Thinking Preferences of Engineering Students: Implications for Curriculum Restructuring

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The thinking preferences of engineering students at the University of Toledo have been assessed in a longitudinal study, using the Herrmann Brain Dominance Instrument (HBDI). The scores and profiles reveal thinking preferences in four different ways of thinking and “knowing”: A = analytical‐logical‐quantitative, B = sequential‐organized‐detailed, C = interpersonal‐sensory‐kinesthetic, and D = innovative‐holistic‐conceptual thinking. With the HBDI, we have a tool that can assess the effects of curriculum restructuring. Data from 1990–1993 fall freshmen classes and 1991–1994 spring senior classes have been evaluated, where the 1994 seniors are the first group for which freshmen data are available. Conclusions drawn from the results are: 1) Overall, there has been a shift from “plug‐and‐chug” quadrant B thinking to increased “creative” quadrant D thinking, because more students with strong quadrant D preferences are being developed and retained, primarily due to the new creative problem solving course. 2) Avoidance of quadrant C thinking (teamwork skills) is persisting and creates classroom climates that are uncomfortable for some students, a high percentage being females. Students are not developing the teamwork and interpersonal thinking skills demanded by industry. 3) A majority of students are still being cloned in the A‐dominant profile of the faculty. Students who have developed independent ways of practicing right‐brain thinking and all students who were involved in creative problem solving as class assistants became more whole‐brained or right‐brained. Quadrant C and D thinking activities must be integrated into the curriculum each term for students to develop their full potential and reinforce the whole‐brain thinking skills introduced in the first‐year creative problem solving course. 1995 American Society for Engineering Education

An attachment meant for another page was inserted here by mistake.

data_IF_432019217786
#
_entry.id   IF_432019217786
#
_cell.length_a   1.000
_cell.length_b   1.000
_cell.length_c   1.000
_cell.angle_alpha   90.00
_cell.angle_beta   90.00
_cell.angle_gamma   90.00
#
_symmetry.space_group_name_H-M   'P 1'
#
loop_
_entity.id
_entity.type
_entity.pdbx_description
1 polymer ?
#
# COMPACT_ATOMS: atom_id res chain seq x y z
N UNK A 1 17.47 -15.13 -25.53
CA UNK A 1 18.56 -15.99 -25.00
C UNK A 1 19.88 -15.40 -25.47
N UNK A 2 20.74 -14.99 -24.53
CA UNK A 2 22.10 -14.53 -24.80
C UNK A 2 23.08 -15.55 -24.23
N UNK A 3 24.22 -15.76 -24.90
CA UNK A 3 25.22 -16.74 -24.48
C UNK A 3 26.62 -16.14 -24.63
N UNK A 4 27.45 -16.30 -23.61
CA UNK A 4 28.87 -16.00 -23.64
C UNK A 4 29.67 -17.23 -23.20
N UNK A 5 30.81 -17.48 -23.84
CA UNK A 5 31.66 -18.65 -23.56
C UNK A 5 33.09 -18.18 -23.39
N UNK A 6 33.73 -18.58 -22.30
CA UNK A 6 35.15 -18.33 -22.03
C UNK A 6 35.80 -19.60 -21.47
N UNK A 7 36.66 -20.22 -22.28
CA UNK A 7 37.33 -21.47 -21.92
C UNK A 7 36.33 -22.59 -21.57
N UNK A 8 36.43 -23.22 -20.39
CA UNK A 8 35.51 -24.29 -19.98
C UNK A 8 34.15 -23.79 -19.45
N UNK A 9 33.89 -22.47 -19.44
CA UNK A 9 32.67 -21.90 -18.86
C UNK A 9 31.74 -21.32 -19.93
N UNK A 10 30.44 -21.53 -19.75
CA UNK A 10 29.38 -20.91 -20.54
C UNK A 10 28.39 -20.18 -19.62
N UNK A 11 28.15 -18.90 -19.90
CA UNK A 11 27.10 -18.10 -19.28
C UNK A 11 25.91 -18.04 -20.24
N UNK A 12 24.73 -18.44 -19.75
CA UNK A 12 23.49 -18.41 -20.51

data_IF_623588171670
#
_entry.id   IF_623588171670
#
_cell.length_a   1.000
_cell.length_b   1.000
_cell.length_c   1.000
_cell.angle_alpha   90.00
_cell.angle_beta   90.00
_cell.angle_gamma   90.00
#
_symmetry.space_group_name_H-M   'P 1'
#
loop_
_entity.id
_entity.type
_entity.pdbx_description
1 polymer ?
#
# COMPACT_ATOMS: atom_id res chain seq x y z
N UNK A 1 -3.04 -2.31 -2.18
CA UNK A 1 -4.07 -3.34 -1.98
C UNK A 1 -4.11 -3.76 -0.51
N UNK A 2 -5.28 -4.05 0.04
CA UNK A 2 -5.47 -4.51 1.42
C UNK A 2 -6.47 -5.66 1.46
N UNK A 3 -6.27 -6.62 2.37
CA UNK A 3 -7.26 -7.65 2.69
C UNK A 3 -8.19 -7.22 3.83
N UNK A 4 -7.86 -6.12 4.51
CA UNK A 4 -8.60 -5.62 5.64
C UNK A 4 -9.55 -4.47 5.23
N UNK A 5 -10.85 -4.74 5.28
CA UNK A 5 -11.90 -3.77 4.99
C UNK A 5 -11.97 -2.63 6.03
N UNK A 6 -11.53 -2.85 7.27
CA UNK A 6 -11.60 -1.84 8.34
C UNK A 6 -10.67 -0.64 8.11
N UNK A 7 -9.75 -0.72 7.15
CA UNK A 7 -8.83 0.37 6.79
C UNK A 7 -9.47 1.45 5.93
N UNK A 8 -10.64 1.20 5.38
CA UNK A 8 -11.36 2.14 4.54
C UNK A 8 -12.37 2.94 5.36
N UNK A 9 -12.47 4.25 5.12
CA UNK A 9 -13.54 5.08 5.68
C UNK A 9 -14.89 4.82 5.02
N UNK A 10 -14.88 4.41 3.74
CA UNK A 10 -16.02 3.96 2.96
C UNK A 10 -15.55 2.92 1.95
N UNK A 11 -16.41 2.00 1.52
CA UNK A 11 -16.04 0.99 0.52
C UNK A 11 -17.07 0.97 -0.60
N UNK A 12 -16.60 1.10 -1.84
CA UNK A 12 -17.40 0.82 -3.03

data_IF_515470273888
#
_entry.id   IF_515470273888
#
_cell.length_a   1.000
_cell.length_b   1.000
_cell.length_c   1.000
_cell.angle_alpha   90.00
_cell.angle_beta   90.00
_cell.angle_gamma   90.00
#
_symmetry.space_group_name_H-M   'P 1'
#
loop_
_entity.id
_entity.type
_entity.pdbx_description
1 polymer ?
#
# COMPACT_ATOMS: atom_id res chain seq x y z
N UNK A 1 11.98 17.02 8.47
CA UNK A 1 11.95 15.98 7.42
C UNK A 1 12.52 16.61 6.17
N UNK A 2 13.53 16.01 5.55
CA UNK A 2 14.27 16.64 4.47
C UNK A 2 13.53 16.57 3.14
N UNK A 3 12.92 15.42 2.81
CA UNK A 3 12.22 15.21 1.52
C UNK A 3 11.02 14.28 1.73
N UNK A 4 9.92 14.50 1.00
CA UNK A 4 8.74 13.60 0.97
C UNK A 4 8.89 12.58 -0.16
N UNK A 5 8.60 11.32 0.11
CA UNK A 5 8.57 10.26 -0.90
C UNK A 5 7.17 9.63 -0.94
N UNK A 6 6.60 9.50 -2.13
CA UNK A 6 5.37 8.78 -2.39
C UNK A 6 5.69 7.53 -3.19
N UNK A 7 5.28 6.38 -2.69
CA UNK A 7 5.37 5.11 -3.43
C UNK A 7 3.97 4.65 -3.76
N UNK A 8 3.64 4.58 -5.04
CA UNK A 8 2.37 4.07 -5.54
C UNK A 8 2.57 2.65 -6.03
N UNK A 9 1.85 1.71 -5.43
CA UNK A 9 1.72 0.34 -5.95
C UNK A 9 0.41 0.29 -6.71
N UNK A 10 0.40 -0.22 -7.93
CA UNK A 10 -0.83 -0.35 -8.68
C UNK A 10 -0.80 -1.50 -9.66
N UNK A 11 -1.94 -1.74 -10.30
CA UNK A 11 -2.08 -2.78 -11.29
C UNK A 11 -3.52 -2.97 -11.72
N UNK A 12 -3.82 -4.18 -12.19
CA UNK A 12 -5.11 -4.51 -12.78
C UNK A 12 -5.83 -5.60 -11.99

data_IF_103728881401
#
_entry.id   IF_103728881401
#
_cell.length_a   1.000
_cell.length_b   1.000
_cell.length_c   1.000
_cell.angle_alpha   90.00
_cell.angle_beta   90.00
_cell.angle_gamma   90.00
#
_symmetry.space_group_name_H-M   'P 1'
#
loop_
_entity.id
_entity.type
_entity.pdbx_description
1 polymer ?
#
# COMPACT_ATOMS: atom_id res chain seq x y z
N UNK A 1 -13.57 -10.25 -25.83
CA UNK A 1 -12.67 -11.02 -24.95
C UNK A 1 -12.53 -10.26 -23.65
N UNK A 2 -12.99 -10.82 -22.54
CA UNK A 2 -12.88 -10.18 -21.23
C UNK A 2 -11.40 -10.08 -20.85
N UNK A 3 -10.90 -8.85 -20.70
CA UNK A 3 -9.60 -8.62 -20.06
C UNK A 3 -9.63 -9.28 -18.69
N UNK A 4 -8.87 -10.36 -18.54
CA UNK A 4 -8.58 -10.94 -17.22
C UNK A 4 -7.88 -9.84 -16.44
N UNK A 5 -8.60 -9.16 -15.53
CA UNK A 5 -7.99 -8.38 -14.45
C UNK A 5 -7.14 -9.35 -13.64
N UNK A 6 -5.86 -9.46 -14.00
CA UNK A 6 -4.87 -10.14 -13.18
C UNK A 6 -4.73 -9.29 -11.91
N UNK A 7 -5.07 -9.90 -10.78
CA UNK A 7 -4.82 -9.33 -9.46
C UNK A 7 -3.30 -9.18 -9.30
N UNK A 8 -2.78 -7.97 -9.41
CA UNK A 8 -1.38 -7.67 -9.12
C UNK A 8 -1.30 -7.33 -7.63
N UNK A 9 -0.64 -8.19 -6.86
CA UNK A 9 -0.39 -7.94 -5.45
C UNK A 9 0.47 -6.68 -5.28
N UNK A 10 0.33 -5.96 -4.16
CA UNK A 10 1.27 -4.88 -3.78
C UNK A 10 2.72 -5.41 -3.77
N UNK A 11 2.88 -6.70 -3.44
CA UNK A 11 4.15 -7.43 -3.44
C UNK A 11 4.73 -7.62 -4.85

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Journal of Engineering Education